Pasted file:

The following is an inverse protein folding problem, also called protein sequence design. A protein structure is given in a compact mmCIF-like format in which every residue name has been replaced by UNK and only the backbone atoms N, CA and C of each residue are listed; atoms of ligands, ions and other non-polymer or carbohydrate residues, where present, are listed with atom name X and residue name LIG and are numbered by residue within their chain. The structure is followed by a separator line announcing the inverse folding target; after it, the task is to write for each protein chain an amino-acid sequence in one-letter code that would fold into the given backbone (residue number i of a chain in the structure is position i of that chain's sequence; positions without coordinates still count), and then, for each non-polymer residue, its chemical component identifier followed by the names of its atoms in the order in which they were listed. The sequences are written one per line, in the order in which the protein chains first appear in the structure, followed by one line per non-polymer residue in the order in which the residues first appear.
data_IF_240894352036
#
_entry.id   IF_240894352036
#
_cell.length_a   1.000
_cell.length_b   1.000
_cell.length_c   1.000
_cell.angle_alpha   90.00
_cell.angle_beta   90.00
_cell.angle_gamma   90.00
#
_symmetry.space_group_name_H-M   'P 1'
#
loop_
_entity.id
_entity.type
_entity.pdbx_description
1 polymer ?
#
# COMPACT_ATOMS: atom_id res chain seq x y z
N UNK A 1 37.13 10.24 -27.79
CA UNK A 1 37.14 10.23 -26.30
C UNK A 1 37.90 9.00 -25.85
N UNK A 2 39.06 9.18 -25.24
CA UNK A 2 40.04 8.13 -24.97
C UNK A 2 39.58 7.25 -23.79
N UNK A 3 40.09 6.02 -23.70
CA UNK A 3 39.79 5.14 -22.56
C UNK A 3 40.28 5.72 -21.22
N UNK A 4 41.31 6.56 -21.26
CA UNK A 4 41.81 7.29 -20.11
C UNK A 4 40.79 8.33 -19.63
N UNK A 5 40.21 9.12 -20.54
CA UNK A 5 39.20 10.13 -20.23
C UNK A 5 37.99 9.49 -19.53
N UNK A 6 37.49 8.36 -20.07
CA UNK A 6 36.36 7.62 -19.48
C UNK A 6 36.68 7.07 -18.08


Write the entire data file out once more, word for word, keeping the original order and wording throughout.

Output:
The following is an inverse protein folding problem, also called protein sequence design. A protein structure is given in a compact mmCIF-like format in which every residue name has been replaced by UNK and only the backbone atoms N, CA and C of each residue are listed; atoms of ligands, ions and other non-polymer or carbohydrate residues, where present, are listed with atom name X and residue name LIG and are numbered by residue within their chain. The structure is followed by a separator line announcing the inverse folding target; after it, the task is to write for each protein chain an amino-acid sequence in one-letter code that would fold into the given backbone (residue number i of a chain in the structure is position i of that chain's sequence; positions without coordinates still count), and then, for each non-polymer residue, its chemical component identifier followed by the names of its atoms in the order in which they were listed. The sequences are written one per line, in the order in which the protein chains first appear in the structure, followed by one line per non-polymer residue in the order in which the residues first appear.
data_IF_240894352036
#
_entry.id   IF_240894352036
#
_cell.length_a   1.000
_cell.length_b   1.000
_cell.length_c   1.000
_cell.angle_alpha   90.00
_cell.angle_beta   90.00
_cell.angle_gamma   90.00
#
_symmetry.space_group_name_H-M   'P 1'
#
loop_
_entity.id
_entity.type
_entity.pdbx_description
1 polymer ?
#
# COMPACT_ATOMS: atom_id res chain seq x y z
N UNK A 1 37.13 10.24 -27.79
CA UNK A 1 37.14 10.23 -26.30
C UNK A 1 37.90 9.00 -25.85
N UNK A 2 39.06 9.18 -25.24
CA UNK A 2 40.04 8.13 -24.97
C UNK A 2 39.58 7.25 -23.79
N UNK A 3 40.09 6.02 -23.70
CA UNK A 3 39.79 5.14 -22.56
C UNK A 3 40.28 5.72 -21.22
N UNK A 4 41.31 6.56 -21.26
CA UNK A 4 41.81 7.29 -20.11
C UNK A 4 40.79 8.33 -19.63
N UNK A 5 40.21 9.12 -20.54
CA UNK A 5 39.20 10.13 -20.23
C UNK A 5 37.99 9.49 -19.53
N UNK A 6 37.49 8.36 -20.07
CA UNK A 6 36.36 7.62 -19.48
C UNK A 6 36.68 7.07 -18.08